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'He's changed a lot of systems:' How Matt Ryan has subtly reinvented himself throughout his career

Arthur Smith said it's an overlooked part of his years in the league. 

Atlanta Falcons quarterback Matt Ryan #2 celebrates after scoring a touchdown during the third quarter against the New Orleans Saints at Caesars Superdome in New Orleans, Louisiana on Sunday, November 7, 2021. (Photo by Brandon Gallego/Atlanta Falcons)
Atlanta Falcons quarterback Matt Ryan #2 celebrates after scoring a touchdown during the third quarter against the New Orleans Saints at Caesars Superdome in New Orleans, Louisiana on Sunday, November 7, 2021. (Photo by Brandon Gallego/Atlanta Falcons)

FLOWERY BRANCH, Ga. -- Arthur Smith went on the record earlier in the year to say that Matt Ryan is "criminally underrated" as a quarterback in the league. His command of the offense speaks for itself. His numbers and production does, too. But last week, Smith brought up a part of Ryan's career that flies under the radar, an "underrated" part of said career, if you will.

Smith said he believes Ryan is underrated because he's had the career he's had while doing so in very different systems every few years.

"He's been productive in a lot of different systems. That's where I think he's really underrated," Smith said. "A lot of quarterbacks are usually with the same system for most of their career or a long stretch of a career. He's changed a lot of systems."


Smith said Ryan has subtly reinvented himself throughout each scheme, something "most people don't know" that he does. Even now, in Smith's scheme, he's evolving.

"There are certain things we've asked him to do that he wasn't comfortable with in his past," Smith said. "He's been really effective this year for us, and we'll continue to push and find the right balance."

From Ryan's personal perspective, he said pinpointing the ways in which he has subtly picked up new things from coordinator to coordinator is a little difficult when put on the spot. But he did say he's constantly tweaking parts of his game.

Ryan specifically spoke on the importance he has found in compartmentalizing. As he gets to know a new coordinator, he starts grouping their play concepts together with former concepts he already has in his memory bank from past coordinators. Ryan tries to find similarities between each coach's play call tendencies. When he does, he files them away in his mind.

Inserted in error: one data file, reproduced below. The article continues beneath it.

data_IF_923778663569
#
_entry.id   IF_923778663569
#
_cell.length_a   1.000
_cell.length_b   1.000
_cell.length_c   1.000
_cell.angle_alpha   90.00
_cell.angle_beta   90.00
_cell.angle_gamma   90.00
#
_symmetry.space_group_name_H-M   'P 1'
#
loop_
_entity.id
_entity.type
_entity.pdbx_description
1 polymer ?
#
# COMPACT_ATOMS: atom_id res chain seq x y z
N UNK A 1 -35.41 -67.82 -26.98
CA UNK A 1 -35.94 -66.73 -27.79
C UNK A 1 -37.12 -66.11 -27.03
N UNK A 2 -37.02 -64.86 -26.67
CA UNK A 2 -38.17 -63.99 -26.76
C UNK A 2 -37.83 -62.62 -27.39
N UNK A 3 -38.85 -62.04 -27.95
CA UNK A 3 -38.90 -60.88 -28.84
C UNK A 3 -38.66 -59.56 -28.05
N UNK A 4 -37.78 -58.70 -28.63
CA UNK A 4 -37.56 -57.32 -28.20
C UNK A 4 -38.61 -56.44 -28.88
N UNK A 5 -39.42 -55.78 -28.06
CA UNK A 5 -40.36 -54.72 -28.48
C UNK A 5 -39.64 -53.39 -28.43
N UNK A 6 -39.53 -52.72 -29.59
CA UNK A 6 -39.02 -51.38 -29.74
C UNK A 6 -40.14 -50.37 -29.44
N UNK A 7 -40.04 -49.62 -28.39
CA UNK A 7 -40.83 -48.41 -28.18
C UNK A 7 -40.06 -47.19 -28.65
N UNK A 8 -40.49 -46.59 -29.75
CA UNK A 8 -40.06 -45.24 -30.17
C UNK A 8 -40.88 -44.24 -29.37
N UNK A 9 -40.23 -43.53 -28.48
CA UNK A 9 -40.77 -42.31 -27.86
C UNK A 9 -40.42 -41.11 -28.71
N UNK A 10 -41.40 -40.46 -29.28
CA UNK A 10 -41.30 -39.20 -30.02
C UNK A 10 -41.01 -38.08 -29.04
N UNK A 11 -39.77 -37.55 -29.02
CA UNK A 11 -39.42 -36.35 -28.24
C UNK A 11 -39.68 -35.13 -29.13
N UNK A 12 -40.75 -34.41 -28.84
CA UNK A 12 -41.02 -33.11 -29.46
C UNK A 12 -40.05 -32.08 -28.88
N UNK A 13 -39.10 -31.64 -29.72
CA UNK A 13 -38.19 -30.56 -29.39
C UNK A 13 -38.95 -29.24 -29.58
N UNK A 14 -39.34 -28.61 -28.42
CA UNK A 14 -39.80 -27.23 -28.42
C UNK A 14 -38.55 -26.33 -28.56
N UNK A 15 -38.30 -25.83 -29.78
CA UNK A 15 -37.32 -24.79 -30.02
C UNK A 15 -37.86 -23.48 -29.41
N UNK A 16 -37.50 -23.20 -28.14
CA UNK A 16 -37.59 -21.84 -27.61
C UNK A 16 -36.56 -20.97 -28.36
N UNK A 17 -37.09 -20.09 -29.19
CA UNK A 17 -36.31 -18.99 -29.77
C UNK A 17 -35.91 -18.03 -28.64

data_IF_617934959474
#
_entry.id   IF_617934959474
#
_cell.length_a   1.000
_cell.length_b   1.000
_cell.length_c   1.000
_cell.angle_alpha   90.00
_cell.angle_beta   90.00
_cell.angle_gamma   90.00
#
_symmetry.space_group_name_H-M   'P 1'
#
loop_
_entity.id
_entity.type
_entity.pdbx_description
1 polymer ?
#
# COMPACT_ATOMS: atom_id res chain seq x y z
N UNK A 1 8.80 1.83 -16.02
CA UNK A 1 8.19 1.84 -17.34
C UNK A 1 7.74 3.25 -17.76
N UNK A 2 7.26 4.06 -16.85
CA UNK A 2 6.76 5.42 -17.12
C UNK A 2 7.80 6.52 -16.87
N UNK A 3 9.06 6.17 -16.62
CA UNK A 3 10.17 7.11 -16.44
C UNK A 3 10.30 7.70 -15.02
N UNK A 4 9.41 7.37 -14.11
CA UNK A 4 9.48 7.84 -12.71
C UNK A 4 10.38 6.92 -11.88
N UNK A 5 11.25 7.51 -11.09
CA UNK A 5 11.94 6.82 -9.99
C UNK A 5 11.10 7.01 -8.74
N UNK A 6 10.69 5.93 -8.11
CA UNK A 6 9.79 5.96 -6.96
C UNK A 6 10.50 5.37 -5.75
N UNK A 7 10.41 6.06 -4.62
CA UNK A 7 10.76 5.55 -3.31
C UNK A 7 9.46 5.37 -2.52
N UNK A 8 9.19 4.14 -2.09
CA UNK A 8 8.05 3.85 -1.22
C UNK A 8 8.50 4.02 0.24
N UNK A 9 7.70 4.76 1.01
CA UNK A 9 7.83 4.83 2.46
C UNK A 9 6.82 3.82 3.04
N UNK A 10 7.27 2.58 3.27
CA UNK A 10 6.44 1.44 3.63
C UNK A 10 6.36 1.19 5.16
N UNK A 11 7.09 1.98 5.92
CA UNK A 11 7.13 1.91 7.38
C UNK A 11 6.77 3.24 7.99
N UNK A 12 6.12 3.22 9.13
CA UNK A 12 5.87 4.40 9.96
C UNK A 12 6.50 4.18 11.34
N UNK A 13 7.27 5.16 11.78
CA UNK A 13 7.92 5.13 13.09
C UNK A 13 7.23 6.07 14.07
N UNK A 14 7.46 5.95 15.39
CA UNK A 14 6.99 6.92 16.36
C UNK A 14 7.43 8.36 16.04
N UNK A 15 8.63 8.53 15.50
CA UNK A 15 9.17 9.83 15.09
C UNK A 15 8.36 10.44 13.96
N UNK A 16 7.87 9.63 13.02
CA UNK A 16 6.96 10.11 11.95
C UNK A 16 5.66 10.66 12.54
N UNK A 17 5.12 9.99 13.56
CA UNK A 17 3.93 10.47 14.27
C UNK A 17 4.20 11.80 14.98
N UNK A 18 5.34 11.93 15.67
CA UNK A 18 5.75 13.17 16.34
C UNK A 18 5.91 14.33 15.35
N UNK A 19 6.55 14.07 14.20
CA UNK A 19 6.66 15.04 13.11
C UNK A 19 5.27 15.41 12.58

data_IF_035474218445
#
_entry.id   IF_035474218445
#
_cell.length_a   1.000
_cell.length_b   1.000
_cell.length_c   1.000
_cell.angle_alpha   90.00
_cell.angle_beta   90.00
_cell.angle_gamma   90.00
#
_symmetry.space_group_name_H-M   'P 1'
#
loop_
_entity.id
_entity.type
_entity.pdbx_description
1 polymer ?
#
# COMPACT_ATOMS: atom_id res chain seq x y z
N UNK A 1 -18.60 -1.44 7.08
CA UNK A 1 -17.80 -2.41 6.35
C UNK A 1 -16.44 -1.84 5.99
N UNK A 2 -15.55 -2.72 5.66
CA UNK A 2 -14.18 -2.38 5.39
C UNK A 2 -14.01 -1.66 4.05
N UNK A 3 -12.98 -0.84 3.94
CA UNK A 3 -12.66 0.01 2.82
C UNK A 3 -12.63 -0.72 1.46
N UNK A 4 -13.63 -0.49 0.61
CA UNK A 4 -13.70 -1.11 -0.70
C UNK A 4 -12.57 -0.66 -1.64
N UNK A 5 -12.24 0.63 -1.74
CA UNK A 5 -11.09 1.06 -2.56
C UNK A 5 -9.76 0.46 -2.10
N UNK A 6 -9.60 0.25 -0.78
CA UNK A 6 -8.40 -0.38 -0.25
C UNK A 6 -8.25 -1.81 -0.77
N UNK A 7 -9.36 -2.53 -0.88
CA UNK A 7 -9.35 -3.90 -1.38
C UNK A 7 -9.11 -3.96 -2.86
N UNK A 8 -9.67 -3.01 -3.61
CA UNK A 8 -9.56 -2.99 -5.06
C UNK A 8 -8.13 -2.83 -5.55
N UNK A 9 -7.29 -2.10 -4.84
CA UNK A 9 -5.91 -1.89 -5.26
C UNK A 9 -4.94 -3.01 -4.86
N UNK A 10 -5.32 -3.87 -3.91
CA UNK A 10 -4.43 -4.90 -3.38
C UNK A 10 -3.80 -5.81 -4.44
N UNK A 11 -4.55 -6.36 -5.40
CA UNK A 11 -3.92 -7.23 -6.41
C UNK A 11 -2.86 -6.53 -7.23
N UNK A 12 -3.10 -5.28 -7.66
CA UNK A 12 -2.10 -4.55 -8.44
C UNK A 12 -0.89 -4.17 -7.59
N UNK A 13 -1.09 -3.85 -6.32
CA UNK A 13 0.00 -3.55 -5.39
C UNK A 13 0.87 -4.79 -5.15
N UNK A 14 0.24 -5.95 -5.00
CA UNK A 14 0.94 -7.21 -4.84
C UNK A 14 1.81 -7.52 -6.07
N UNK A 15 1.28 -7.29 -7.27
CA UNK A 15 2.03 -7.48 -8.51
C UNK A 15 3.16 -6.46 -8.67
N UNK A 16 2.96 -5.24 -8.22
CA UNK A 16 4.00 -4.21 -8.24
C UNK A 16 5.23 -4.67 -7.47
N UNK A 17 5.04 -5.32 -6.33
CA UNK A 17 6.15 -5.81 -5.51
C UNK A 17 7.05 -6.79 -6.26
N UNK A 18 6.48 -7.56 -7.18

"I try and group them in specific things so I can get myself feeling like it's something that I already know, or feeling like it's something that I've done at a certain point in my career," Ryan explained.

However, even as he does this, coordinators are never trying to reinvent the wheel with Ryan. They know what they have in him, particularly Smith who catches Ryan at this specific point in his career. For Ryan, he feels as though his skill set has a track record of being productive with a lot of different play callers. And he's right. The book that is his career supports this.

Smith and offensive coordinator Dave Ragone said there are certain things they have asked Ryan to do in 2021 that perhaps he wasn't as "comfortable" with coming into this season. Smith - never one to talk scheme - wouldn't get into the specifics, and Ragone deflected with a joke about Ryan's scrambling abilities.

"At some point, the cat is out of the bag that this guy is going to make people miss in space," Ragone said with a laugh.

But when asked what the balance is between fitting the scheme to Ryan vs. fitting Ryan to the scheme, Ragone said Ryan "can make a lot of things work conceptually." And noted the personnel around Ryan dictates what's being asked of him. And that's something Ryan hinted at, too.

"(Smith) does a great job of adapting to the people that we have, and each year is going to be different. Sometimes each week, depending on who's up and who's down," Ryan said. "You have to try and accentuate the things that guys do well and put them in position to be successful. I think for me, I feel like he's done a really good job of that."

And part of doing so is having a constant dialogue between play caller (Smith) and quarterback (Ryan).

A prime example of this in-game dialogue came against the Saints two Sundays ago.

In the fourth quarter, the Falcons needed a big play, and they got one on a 64-yard catch-and-run by Cordarrelle Patterson.

It was the same play call from the first quarter, when Ryan went to Patterson on third and nine for a 34-yard gain.

Smith said after the game that he often asks for Ryan's input, and whether or not Ryan likes the play call when putting it up against what he's seen from an opposing defense. It's a constant dialogue that Ryan really likes with his new head coach.

"He's constantly asking me about how I feel about certain things that we're doing," Ryan said. "I've really enjoyed that back and forth."

For the Falcons organization, this relationship between Ryan and Smith is paramount. And as Ryan has shown throughout his career, he has the ability to evolve and tweak and subtly transform his game to better fit an offensive scheme. How he does so with Smith, and how Smith plays to Ryan's strengths, too, is something to continually monitor.


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